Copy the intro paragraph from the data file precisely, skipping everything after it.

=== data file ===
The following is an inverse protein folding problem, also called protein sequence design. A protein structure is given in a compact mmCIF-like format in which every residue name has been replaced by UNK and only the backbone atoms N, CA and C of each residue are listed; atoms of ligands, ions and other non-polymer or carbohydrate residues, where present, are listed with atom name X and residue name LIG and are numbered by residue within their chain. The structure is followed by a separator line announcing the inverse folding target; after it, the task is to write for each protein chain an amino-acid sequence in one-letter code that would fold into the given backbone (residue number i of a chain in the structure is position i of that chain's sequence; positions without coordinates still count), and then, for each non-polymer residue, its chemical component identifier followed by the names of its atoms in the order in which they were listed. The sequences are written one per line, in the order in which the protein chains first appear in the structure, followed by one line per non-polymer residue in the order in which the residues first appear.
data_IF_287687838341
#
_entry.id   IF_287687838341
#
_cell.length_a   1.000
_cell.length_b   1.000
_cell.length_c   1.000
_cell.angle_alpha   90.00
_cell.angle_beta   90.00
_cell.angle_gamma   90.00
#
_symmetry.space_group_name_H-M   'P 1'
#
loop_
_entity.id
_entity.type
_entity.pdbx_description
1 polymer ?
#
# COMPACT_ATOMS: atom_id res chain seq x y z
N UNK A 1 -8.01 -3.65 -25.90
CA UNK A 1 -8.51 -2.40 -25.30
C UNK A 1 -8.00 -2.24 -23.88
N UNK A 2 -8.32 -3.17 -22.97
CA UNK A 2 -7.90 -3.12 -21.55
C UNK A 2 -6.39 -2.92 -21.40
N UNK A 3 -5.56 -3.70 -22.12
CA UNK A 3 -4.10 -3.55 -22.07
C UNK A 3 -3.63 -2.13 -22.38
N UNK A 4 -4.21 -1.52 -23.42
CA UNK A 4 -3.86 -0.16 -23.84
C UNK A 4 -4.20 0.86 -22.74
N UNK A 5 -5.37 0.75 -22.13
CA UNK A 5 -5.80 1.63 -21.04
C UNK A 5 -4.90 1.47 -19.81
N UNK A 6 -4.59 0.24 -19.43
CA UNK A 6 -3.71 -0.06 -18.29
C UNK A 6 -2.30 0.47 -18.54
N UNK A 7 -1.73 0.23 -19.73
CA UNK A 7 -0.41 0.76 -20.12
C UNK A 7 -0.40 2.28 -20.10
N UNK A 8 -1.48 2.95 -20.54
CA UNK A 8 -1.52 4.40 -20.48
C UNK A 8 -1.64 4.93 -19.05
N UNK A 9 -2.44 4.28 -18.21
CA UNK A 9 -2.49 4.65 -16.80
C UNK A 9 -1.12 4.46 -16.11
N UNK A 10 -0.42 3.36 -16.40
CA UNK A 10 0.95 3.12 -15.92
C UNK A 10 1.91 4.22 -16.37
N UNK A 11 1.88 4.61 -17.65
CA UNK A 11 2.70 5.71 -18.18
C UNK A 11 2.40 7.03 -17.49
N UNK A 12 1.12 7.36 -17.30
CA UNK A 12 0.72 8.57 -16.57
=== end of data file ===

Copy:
The following is an inverse protein folding problem, also called protein sequence design. A protein structure is given in a compact mmCIF-like format in which every residue name has been replaced by UNK and only the backbone atoms N, CA and C of each residue are listed; atoms of ligands, ions and other non-polymer or carbohydrate residues, where present, are listed with atom name X and residue name LIG and are numbered by residue within their chain. The structure is followed by a separator line announcing the inverse folding target; after it, the task is to write for each protein chain an amino-acid sequence in one-letter code that would fold into the given backbone (residue number i of a chain in the structure is position i of that chain's sequence; positions without coordinates still count), and then, for each non-polymer residue, its chemical component identifier followed by the names of its atoms in the order in which they were listed. The sequences are written one per line, in the order in which the protein chains first appear in the structure, followed by one line per non-polymer residue in the order in which the residues first appear.